Chromaticity Segmentation — Image Processing

Image Segmentation | OpenCV

As exemplified in my previous article, we segmented the objects in an image using Color Image Segmentation through the HSV color scale. But that is not the only way we can segment our images. For this blog, we look at the image segmentation process under the lens of chromaticity segmentation.

Why should one prefer Chromaticity over RGB/HSV Segmentation?

  • We can get the ratios between RGB/HSV channels.
  • We can use target patches consisting of secondary colors and a mixture of other colors.

We formally define chromaticity segmentation as the process of extracting objects from images using the chromaticity space of the RG channels. The latter make up a 2-dimensional color representation that neglects image information with respect to its intensity values. We do this by looking at the proportion of the different color channels and map it using the normalized RGB space. Hence, to compute for the RG Chromaticity of an image, we use the following equations:

We primarily just look at the r and g equations since from there we can intuitively compute for the b channel.

Let us put chromaticity segmentation into action using our good old friend — Python.

Install the following libraries before we proceed with the implementation:

The discussion will focus on this image:

Mixed Fruits | Drive (Click here to download the image)

Let us get started! Before going through the code, we outline the steps we shall undertake.

Step 1: Compute for RG Chromaticity of the image

  • This is done by using our equations defined in the introduction.

Step 2: Compute for the 2D histogram of the color values (original image)

  • This is by flattening both R and Chromaticity values and feeding it in the hist2d function.
  • Through this, it can be noticed what color or group of colors comprises our image.

Step 3: Select a reference image patch

  • Generate a patch from the object of interest. In this case, we are segmenting strawberries. So, the patch that will be selected will be of that of a strawberry.

Step 4: Compute for the RG Chromaticity of the patch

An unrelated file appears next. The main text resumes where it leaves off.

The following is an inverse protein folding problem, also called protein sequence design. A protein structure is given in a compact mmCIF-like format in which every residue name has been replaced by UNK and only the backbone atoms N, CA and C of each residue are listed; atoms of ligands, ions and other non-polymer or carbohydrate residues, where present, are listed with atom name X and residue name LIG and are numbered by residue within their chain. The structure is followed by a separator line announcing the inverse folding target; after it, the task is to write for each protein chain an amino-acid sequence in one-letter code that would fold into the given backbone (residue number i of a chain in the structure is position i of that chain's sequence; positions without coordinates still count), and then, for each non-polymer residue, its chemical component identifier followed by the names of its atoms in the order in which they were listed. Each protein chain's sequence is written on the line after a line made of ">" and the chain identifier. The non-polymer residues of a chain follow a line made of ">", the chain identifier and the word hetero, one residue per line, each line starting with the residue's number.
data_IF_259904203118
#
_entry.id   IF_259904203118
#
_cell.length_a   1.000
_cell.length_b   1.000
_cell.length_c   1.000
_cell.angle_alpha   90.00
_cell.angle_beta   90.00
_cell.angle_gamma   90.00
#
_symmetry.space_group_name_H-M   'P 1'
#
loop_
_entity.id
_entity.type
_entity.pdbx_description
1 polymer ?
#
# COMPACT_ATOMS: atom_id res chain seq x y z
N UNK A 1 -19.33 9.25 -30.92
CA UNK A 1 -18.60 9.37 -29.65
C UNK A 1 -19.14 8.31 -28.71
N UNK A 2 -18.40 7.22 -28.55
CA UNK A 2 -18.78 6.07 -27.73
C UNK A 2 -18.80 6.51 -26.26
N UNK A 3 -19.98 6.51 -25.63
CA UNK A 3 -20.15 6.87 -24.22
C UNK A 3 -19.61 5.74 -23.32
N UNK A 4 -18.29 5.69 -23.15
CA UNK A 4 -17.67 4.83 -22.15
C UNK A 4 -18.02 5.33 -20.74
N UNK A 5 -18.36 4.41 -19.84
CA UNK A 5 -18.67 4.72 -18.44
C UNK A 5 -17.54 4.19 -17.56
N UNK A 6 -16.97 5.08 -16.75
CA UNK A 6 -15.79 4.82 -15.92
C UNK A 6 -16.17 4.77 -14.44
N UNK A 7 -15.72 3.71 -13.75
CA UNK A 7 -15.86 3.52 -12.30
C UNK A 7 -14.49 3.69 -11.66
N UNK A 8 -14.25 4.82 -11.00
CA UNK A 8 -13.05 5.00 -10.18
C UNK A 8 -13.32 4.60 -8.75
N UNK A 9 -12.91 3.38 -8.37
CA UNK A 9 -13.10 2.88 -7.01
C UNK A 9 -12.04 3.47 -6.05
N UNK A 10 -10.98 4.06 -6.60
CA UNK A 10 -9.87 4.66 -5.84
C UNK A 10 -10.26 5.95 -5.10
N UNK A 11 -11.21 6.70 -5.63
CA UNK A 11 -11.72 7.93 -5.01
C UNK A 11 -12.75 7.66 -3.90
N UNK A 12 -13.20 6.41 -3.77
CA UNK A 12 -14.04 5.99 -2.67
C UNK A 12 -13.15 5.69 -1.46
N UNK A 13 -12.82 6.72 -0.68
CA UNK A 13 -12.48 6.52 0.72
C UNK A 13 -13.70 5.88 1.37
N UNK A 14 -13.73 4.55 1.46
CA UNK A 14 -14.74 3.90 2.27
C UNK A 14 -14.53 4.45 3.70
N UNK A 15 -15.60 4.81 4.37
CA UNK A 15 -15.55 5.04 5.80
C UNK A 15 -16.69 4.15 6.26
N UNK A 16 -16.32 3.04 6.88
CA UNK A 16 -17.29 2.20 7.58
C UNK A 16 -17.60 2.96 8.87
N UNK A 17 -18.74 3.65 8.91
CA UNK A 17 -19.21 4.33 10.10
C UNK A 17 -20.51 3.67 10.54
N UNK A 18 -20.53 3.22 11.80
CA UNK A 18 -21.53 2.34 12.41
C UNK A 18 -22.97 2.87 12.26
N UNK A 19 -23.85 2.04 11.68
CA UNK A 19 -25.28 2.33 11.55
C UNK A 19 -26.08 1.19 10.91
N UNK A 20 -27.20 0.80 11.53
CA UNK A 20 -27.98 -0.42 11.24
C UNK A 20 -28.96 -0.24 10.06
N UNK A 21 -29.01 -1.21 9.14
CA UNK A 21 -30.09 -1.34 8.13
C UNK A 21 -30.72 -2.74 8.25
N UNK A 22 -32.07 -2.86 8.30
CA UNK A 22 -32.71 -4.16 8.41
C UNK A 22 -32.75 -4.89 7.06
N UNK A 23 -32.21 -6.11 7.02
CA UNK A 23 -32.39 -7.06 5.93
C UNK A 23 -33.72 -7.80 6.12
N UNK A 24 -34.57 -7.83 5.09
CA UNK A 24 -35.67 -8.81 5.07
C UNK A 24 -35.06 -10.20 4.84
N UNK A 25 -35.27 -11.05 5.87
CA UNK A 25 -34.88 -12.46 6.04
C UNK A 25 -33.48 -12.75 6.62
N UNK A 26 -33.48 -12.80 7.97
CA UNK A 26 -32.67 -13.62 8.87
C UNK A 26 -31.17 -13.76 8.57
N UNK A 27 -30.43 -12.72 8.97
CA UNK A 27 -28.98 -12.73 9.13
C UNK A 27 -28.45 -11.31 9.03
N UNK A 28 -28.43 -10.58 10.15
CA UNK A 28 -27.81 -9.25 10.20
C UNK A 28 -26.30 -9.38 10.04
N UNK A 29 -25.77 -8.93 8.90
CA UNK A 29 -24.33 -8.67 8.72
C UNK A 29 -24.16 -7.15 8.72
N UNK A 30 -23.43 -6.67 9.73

• Repeat Step 1 but using the image patch in Step 3

Step 5: Compute for the 2D histogram of the color values (patch)

  • Repeat Step 2 but using the image in Step 3

So far, we have gotten the RG chromaticity values of the concerned images. Now, we proceed to the next step the — Parametric Segmentation.

Step 6: Parametric Segmentation

  • This step requires us to fit a gaussian distribution which will determine the pixels that belong to the color of interest. Before implementing this, the mean and standard deviations are calculated from the object of interest (reference patch). These are then fed to the gaussian distribution function.

The code implementation of Steps 1–6 are implemented as follows:

Brilliant! Let us proceed to segmenting our strawberries from the image.

Using the gaussian distribution function we have defined earlier, let us obtain the probability of a color being part of our image through both the R and G coordinates. We implement this using the code below:

As you have observed, similar to the color image segmentation method, there is a threshold that is being determined arbitrarily. Experiment and play around with the values and choose the value that will return the most desirable output. Also, in the final graph, although strawberries were clearly segmented, irrelevant information were still captured. This is where morphological operations come in handy to further clean the image so that the segmentation is as accurate as ever. To know more about morphological operations do check out my previous articles.

Great job! Little by little you are becoming an Image Processing expert! Keep pushing, you got this.

A kid who uses data to make a difference.

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